“I started running because I loved it,” she added. “It brought me stress relief and joy. But once an athlete starts to have success — each time you wind up for a race — everyone watching or following expects you to have that same pattern of success. No one’s immune to that kind of pressure. I tell all my athletes that there are significant physical and mental risks to pushing yourself without acknowledging the anxiety that can come with pressure.”

Dr. Flippin dialed back from social media. She dialed back her mileage. She pulled out of the Houston marathon, scheduled for early 2020. Long conversations with her husband helped her take stock of her purpose and re-focus. The strategy led to her national title and a professional running contract with the athletic shoe company HOKA.

“I’ve built this kind of aerobic engine,” Dr. Flippin said. “But I am not a robot. There’s a time to push and a time to pull back. I have to be fueled by more than, ‘I want to finish this race.’ The accolades at the end of the day are not what it’s about. I always have to go back to, ‘Why am I doing this? Who am I doing this for?’ When you can be really rooted in those reasons, you can get through anything.”

Peak Training Log

  • MONDAY — AM: 6 miles at recovery effort; PM: 5 miles at easy effort.
  • TUESDAY — AM: 8 miles at easy effort followed by 10 x 30-second strides with 30-second recovery; 10 miles total. 20 minutes of core strength training. PM: off.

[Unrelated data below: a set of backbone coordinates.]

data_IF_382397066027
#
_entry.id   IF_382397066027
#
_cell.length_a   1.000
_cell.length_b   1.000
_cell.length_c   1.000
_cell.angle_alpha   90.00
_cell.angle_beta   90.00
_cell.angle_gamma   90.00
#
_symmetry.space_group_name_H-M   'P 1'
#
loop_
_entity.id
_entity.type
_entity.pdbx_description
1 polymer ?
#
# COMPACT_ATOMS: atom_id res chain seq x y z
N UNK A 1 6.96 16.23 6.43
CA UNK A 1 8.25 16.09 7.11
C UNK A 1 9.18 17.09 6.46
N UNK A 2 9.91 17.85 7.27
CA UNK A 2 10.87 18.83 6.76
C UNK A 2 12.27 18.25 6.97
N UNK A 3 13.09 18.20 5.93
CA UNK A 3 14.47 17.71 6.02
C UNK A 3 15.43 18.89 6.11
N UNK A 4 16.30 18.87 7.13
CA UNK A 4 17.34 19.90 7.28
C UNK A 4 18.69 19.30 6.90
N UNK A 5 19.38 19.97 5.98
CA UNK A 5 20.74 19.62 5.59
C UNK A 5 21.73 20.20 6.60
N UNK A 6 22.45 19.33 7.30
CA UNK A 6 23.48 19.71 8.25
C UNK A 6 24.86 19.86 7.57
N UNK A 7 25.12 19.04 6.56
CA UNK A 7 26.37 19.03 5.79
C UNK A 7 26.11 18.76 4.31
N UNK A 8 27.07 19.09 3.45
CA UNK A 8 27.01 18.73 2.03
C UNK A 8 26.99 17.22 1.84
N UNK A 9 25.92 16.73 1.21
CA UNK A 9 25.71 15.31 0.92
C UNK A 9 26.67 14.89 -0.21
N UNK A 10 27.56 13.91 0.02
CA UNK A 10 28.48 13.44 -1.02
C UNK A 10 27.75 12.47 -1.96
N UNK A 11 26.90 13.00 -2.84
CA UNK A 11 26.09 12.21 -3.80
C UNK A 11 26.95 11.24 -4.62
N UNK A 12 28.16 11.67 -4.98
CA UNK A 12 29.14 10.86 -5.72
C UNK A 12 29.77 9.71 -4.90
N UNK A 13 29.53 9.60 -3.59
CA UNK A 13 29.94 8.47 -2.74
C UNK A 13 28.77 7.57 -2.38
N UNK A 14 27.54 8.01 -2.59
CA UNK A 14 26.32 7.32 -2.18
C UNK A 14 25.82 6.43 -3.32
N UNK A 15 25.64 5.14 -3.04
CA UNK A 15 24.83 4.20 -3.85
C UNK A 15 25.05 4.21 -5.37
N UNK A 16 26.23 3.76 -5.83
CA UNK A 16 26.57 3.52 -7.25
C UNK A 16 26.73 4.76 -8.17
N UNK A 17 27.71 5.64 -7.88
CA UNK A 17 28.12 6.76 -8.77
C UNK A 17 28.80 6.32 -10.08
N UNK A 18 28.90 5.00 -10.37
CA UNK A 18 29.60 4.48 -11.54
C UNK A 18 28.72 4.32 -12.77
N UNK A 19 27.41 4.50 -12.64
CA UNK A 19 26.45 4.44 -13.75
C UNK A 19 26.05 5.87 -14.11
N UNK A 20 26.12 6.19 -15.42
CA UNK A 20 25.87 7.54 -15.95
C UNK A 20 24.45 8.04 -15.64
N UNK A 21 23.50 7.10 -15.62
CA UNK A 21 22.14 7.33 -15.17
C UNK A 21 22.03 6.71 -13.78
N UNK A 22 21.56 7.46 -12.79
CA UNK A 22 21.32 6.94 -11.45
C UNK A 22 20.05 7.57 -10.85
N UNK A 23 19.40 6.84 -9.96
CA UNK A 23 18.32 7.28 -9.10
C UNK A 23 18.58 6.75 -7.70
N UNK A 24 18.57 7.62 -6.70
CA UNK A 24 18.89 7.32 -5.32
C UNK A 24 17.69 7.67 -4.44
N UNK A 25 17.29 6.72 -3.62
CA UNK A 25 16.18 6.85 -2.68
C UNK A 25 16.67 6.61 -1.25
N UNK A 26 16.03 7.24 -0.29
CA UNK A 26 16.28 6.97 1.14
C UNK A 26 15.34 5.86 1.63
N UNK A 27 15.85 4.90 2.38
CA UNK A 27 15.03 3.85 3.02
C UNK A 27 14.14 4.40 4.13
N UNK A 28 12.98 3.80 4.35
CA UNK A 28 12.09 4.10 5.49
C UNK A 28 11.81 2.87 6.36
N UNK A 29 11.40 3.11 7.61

• WEDNESDAY — AM (quality session): 3-mile warmup, drills and 4 x 20-second strides with 1-minute recovery; 1 x 2 miles at 50k race effort (6:25 minute-per-mile pace) with 3-minute jogging recovery; 2 x 2 miles at marathon race effort (6:15 minute-per-mile pace) with 3:30-minute jogging recovery; 2-mile cooldown; 12 miles total. PM: 4 miles at recovery effort. 30 minutes of strength work.
  • THURSDAY — AM: 6 miles at easy effort. PM: 4 miles at easy effort; 20 minutes of core strength training.
  • FRIDAY — AM (quality session): 7-mile warmup, 4 miles at moderate effort, 12 x 45-second strides at half marathon race effort (6:00 minute-per-mile pace) with 45-second recovery, 1.5-mile cooldown; 15 miles total. 30 minutes of strength work. PM: off.
  • SATURDAY — AM: 10 miles at easy effort. PM: off.
  • SUNDAY — AM: Long run — 23 miles at easy effort. PM: 30 minutes of strength work.
  • TOTAL MILEAGE FOR THE WEEK: 95 miles; 10-minute mobility routine performed every day.

Judy Masterson is a staff writer with 鶹Ӱ’s Division of Marketing and Brand Management.